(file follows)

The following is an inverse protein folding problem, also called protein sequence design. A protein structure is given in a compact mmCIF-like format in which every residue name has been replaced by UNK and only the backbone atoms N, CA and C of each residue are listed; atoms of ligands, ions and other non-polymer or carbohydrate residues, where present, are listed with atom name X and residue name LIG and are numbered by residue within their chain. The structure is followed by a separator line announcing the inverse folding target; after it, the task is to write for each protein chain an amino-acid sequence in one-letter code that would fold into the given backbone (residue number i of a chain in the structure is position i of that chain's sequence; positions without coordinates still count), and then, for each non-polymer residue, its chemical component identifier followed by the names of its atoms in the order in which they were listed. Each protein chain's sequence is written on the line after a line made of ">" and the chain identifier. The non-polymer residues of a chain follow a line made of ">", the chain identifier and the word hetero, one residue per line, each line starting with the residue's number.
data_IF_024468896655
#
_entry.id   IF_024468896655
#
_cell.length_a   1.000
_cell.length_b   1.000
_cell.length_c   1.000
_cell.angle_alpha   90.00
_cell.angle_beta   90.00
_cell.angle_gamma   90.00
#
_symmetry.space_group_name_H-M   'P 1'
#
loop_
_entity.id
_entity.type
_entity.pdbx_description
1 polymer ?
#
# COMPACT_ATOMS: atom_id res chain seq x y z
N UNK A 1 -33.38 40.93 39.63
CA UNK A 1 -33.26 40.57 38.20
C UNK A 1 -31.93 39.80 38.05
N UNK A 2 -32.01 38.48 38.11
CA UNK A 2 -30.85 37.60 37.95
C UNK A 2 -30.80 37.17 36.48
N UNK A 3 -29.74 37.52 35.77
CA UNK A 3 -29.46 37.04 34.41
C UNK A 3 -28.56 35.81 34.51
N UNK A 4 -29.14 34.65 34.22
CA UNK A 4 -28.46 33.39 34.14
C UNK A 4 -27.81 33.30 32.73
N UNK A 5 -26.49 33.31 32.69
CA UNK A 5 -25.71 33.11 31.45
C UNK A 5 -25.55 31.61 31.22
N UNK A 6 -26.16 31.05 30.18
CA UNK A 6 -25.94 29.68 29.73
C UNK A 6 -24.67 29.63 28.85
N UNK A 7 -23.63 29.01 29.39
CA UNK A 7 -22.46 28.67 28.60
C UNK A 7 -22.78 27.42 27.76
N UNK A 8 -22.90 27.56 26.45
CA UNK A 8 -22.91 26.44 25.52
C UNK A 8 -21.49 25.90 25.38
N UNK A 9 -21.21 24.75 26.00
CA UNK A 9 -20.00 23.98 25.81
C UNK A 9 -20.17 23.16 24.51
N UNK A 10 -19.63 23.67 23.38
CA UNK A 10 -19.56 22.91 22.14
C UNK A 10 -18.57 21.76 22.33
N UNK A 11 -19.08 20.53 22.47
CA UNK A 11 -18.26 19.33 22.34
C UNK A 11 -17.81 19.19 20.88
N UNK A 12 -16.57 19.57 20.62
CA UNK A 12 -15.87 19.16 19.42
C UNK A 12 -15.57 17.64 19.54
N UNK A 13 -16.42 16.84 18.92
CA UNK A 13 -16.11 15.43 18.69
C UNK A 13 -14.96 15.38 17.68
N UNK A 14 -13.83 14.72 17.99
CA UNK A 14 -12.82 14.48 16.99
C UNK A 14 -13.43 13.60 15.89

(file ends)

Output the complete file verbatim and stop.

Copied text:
The following is an inverse protein folding problem, also called protein sequence design. A protein structure is given in a compact mmCIF-like format in which every residue name has been replaced by UNK and only the backbone atoms N, CA and C of each residue are listed; atoms of ligands, ions and other non-polymer or carbohydrate residues, where present, are listed with atom name X and residue name LIG and are numbered by residue within their chain. The structure is followed by a separator line announcing the inverse folding target; after it, the task is to write for each protein chain an amino-acid sequence in one-letter code that would fold into the given backbone (residue number i of a chain in the structure is position i of that chain's sequence; positions without coordinates still count), and then, for each non-polymer residue, its chemical component identifier followed by the names of its atoms in the order in which they were listed. Each protein chain's sequence is written on the line after a line made of ">" and the chain identifier. The non-polymer residues of a chain follow a line made of ">", the chain identifier and the word hetero, one residue per line, each line starting with the residue's number.
data_IF_024468896655
#
_entry.id   IF_024468896655
#
_cell.length_a   1.000
_cell.length_b   1.000
_cell.length_c   1.000
_cell.angle_alpha   90.00
_cell.angle_beta   90.00
_cell.angle_gamma   90.00
#
_symmetry.space_group_name_H-M   'P 1'
#
loop_
_entity.id
_entity.type
_entity.pdbx_description
1 polymer ?
#
# COMPACT_ATOMS: atom_id res chain seq x y z
N UNK A 1 -33.38 40.93 39.63
CA UNK A 1 -33.26 40.57 38.20
C UNK A 1 -31.93 39.80 38.05
N UNK A 2 -32.01 38.48 38.11
CA UNK A 2 -30.85 37.60 37.95
C UNK A 2 -30.80 37.17 36.48
N UNK A 3 -29.74 37.52 35.77
CA UNK A 3 -29.46 37.04 34.41
C UNK A 3 -28.56 35.81 34.51
N UNK A 4 -29.14 34.65 34.22
CA UNK A 4 -28.46 33.39 34.14
C UNK A 4 -27.81 33.30 32.73
N UNK A 5 -26.49 33.31 32.69
CA UNK A 5 -25.71 33.11 31.45
C UNK A 5 -25.55 31.61 31.22
N UNK A 6 -26.16 31.05 30.18
CA UNK A 6 -25.94 29.68 29.73
C UNK A 6 -24.67 29.63 28.85
N UNK A 7 -23.63 29.01 29.39
CA UNK A 7 -22.46 28.67 28.60
C UNK A 7 -22.78 27.42 27.76
N UNK A 8 -22.90 27.56 26.45
CA UNK A 8 -22.91 26.44 25.52
C UNK A 8 -21.49 25.90 25.38
N UNK A 9 -21.21 24.75 26.00
CA UNK A 9 -20.00 23.98 25.81
C UNK A 9 -20.17 23.16 24.51
N UNK A 10 -19.63 23.67 23.38
CA UNK A 10 -19.56 22.91 22.14
C UNK A 10 -18.57 21.76 22.33
N UNK A 11 -19.08 20.53 22.47
CA UNK A 11 -18.26 19.33 22.34
C UNK A 11 -17.81 19.19 20.88
N UNK A 12 -16.57 19.57 20.62
CA UNK A 12 -15.87 19.16 19.42
C UNK A 12 -15.57 17.64 19.54
N UNK A 13 -16.42 16.84 18.92
CA UNK A 13 -16.11 15.43 18.69
C UNK A 13 -14.96 15.38 17.68
N UNK A 14 -13.83 14.72 17.99
CA UNK A 14 -12.82 14.48 16.99
C UNK A 14 -13.43 13.60 15.89